February 28, 2017: The Power of Prevention
After a 6:00 AM wake-up call this morning, we all quickly got dressed for breakfast as we prepared for the day ahead of us. Today was our second day of clinic, and I couldn’t have been more excited to return to the routine of taking vitals, shadowing doctors, and working in the pharmacy.
After eating a delicious breakfast of eggs, beans, and plantains, we left the house to begin our drive to Jocotenango.
Today, the main focus of our clinic was preventative medicine. Prevention plays a crucial role in the field of medicine and vastly lowers the chance of disease in the future.
It is easy to listen to a health problem, quickly write a prescription, and provide a patient with a bottle of medication or sleeve of tablets. However, the doctors at our clinic took their time to converse with each and every patient and discuss the underlying causes for their health problems. Social, economic, and environmental factors were all taken into account, and most importantly, doctors took the time to discuss methods of prevention with patients.
After patients finished seeing the doctors and dentists, they filed over to our pharmacy to pick up their medication. At the pharmacy, we handed out pamphlets, highlighting the importance of specific macro and micronutrients for women of childbearing age, as well as for adolescents and women who are currently experiencing menopause.
The pamphlet discussed macronutrients such as protein and micronutrients such as folate, Vitamin C, and Vitamin B-12.
As the day progressed, I shadowed several doctors and the importance of preventative medicine became even more vivid.
It is incredibly easy to take our education and access to health care for granted. We are constantly informed about the importance of regularly exercising, eating healthy, drinking water, and not smoking. Growing up, these are things we have heard countless times.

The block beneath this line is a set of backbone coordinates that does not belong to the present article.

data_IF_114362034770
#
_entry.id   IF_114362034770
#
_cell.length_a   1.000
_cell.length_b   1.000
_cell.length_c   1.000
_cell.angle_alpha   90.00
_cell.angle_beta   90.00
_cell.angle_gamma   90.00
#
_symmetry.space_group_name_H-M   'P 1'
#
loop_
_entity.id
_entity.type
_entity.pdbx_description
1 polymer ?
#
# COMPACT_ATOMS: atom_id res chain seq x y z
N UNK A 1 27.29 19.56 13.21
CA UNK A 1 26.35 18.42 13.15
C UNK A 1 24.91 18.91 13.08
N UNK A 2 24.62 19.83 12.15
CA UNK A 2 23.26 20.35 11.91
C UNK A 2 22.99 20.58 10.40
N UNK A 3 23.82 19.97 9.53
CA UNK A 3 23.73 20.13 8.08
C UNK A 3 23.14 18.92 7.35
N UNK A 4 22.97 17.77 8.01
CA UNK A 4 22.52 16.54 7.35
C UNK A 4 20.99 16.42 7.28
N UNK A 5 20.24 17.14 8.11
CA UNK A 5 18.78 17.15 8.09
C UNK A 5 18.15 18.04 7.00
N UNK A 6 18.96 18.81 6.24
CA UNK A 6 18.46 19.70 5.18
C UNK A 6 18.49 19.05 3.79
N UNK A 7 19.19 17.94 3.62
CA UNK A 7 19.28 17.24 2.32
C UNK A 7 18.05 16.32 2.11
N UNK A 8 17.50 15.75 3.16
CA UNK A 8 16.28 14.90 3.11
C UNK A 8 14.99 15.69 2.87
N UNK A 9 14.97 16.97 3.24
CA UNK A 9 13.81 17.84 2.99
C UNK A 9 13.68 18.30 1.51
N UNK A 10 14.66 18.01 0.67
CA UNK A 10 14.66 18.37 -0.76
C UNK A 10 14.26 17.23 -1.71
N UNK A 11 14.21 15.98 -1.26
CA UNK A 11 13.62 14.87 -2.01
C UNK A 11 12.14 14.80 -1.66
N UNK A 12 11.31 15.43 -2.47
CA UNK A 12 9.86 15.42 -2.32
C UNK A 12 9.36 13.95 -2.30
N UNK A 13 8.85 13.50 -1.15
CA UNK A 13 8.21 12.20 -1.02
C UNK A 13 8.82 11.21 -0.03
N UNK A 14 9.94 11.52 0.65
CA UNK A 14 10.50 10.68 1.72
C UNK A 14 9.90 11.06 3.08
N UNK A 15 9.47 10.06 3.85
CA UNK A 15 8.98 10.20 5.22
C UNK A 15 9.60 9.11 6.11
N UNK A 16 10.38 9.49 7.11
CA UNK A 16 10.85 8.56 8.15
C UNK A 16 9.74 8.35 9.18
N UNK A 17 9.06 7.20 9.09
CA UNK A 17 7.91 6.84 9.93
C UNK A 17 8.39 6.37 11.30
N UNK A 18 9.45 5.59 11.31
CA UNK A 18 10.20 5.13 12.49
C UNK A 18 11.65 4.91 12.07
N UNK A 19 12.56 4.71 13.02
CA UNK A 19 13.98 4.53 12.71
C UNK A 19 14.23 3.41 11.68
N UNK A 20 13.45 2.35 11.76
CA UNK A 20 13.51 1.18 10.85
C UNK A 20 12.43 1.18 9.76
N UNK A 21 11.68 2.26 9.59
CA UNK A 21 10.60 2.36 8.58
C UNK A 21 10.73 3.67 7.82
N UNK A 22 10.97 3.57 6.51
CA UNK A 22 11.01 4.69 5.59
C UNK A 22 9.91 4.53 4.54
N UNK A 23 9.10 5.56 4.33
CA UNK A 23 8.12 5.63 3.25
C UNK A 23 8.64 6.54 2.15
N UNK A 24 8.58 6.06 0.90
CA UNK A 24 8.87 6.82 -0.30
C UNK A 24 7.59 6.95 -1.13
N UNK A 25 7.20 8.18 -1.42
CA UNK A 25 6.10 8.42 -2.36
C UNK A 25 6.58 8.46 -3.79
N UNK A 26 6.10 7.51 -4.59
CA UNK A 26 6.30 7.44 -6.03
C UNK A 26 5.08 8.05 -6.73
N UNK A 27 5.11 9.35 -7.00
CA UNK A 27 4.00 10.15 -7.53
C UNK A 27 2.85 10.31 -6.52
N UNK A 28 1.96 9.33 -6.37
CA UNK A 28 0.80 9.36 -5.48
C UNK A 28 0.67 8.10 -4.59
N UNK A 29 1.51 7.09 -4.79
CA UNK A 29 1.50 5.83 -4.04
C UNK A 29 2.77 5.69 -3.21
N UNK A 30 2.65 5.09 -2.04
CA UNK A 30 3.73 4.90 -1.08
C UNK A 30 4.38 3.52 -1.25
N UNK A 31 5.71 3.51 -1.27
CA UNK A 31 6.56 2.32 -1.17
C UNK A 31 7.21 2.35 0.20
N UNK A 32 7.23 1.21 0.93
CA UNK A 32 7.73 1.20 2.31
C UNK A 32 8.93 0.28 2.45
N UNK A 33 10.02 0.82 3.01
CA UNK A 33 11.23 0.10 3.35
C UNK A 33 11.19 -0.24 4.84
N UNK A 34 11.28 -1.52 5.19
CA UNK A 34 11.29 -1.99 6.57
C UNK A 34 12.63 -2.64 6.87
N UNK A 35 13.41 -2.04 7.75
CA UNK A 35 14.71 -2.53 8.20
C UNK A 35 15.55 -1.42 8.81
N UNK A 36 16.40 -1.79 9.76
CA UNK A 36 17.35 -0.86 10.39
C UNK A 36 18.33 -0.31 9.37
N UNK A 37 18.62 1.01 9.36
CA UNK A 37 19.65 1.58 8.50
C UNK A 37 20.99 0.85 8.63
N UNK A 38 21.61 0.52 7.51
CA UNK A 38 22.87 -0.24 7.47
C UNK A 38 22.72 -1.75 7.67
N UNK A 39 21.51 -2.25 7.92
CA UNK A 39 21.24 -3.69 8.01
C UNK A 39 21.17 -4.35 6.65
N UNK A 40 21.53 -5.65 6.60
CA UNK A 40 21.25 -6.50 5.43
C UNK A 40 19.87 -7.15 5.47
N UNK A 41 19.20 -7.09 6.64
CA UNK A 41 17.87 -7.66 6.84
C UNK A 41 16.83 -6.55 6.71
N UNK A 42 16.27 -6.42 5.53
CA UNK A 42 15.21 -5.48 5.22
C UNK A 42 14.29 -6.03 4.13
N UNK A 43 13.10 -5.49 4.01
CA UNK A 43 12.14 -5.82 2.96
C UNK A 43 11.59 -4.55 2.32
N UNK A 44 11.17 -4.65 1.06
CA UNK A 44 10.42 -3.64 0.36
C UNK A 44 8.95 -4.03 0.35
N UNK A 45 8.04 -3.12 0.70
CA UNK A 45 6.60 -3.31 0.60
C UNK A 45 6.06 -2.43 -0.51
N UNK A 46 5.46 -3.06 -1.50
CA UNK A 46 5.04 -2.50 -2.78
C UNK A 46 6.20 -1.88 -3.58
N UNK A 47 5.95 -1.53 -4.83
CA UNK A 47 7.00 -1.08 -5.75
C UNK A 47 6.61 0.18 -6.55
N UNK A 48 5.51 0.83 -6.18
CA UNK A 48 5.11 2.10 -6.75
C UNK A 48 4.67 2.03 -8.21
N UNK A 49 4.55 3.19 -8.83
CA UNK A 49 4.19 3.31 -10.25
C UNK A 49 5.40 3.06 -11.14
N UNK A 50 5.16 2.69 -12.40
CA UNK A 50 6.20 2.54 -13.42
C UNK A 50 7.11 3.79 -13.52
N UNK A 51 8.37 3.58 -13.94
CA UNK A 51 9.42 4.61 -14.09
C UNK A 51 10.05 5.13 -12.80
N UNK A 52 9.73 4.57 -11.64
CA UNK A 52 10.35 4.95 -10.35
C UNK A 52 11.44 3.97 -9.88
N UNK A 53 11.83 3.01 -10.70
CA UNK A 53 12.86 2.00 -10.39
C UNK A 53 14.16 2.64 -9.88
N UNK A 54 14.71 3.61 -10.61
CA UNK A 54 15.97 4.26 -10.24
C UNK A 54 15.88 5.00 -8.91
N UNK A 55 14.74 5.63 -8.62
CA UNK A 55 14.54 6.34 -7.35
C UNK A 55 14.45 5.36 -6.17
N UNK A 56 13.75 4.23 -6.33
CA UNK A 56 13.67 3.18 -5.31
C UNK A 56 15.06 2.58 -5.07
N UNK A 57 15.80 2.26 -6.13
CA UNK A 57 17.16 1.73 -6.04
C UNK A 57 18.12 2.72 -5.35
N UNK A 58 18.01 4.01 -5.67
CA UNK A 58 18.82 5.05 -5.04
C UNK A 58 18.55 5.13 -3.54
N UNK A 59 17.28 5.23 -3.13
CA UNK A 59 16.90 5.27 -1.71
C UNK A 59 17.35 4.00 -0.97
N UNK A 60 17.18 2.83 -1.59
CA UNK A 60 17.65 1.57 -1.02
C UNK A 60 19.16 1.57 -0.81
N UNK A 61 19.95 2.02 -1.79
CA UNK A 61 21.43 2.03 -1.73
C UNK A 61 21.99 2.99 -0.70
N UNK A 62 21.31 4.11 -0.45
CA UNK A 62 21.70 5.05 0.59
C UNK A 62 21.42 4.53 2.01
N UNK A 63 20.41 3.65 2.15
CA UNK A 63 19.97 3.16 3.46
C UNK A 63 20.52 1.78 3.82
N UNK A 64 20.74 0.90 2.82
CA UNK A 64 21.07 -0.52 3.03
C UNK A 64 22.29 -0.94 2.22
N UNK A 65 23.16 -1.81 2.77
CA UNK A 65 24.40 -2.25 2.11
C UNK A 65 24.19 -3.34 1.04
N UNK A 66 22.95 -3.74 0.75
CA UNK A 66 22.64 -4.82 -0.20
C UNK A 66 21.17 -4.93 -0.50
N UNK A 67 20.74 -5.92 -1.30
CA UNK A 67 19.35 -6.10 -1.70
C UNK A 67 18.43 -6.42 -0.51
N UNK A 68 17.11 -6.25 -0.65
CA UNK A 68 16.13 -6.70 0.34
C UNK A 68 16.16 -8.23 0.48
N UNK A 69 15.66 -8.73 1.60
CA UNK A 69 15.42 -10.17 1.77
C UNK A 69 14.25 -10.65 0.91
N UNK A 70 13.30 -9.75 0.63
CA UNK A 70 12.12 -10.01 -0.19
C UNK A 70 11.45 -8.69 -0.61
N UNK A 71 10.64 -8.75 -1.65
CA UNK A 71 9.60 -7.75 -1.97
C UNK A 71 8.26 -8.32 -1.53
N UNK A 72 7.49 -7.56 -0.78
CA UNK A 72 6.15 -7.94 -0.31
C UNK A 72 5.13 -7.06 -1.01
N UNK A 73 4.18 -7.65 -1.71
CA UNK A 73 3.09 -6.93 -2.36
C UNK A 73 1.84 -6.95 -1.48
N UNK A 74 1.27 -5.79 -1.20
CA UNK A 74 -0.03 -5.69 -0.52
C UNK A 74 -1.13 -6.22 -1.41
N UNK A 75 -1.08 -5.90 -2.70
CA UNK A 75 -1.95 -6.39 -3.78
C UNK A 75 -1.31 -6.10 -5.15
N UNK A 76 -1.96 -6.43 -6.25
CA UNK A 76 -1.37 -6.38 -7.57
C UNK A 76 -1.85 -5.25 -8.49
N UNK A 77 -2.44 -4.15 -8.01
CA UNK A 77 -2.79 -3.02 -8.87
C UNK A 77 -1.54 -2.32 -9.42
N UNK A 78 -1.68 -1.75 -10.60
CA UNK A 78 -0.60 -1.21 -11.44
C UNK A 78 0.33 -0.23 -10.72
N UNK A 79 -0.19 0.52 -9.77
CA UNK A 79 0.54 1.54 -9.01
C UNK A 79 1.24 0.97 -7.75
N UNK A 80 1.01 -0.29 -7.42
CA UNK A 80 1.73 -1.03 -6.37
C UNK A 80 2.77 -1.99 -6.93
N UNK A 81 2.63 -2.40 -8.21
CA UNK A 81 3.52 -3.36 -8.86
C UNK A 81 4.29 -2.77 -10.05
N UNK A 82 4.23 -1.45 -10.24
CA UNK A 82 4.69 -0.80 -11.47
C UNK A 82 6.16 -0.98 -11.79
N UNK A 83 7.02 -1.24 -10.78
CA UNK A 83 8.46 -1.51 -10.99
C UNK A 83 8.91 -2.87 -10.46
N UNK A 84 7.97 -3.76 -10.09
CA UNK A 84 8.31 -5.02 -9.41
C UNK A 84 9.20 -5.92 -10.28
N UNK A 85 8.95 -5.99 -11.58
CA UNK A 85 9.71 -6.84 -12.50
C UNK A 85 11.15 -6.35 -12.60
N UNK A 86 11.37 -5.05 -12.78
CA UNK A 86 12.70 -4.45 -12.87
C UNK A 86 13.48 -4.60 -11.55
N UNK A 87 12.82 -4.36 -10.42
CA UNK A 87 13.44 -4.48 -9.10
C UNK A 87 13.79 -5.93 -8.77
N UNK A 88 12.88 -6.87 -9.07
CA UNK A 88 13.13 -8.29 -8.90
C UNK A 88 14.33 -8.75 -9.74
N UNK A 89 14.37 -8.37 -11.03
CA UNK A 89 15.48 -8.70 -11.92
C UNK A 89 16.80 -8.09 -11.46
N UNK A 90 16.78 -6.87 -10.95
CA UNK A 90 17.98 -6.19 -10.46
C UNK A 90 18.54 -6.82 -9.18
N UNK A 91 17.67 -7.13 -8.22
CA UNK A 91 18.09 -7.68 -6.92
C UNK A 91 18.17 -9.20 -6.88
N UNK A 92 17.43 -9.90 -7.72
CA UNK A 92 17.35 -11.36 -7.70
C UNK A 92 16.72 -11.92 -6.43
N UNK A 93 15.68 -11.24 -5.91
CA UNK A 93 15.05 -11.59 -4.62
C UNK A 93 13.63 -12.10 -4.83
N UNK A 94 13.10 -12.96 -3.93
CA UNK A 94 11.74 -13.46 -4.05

Living in the United States, if we are in pain, we can drive a few miles to the drugstore and buy pain medication. If we have a cough, we can buy cough drops. We can buy allergy medication for our allergies.
In many parts of the world, there are men, women, and children who have experienced pain or chronic illness for weeks, months, or even years. They do not always have access to the health services they need in order to make a drastic life change. Whether it is a lack of money or simply a lack of access, health care is not available to hundreds of thousands of people.
My heart broke when a woman came in with a blood sugar level of over 600, way above the normal range. When the doctor told her that she needed to go to a hospital and receive a supply of medication, she responded that the hospital she had visited did not have the medication that she required.
Another patient, a 19-year-old boy, stopped by the clinic and asked why his energy was down and why he had been experiencing tiredness and fatigue. When asked how much water he drank, he responded that he only drank soda and he didn’t exercise often. To many, the solution is clear: drink water. However, in many parts of Guatemala, drinking from a once-sealed soda can is a safer option than drinking unclean water that carries parasites and other bacteria. However, after hearing about the significant role that water plays in the human body, the boy is better positioned to take better care of himself in the future. Rather than buying soda, the boy can spend his money on bottled water.
In another case, a middle-aged man came in with high blood pressure and high blood glucose. He had been diagnosed with diabetes several years earlier and he was also a smoker. All of these are major risk factors for heart disease, and if he didn’t make a life change, his health could be negatively impacted. The doctor informed him of the importance of changing his lifestyle, which included quitting smoking, eating healthy, and exercising more frequently.
Overall, preventative medicine is a major key to reducing the rate of illness in the future and bettering the lives of patients.
Check back again tomorrow for another update!
- Danya Ziazadeh
Humanity First is registered in 43 countries across 6 continents, and has been working on human development projects and responding to disasters since 1994. These have included the earthquakes in Turkey, Pakistan, Japan and Iran, floods in Africa and Latin America, hurricanes (Katrina and Rita) , tornado's (Kansas) and wild fires (California) in the USA, Indonesia and Bangladesh, and conflicts in Eastern Europe.
Since its inception and IRS registration in 2004, Humanity First has been focused on spending most of the raised funds on direct program related expenses. As a result, more than 90% of its funds are in that expense category. This is achieved through dedicated volunteers in its management, and program operation teams.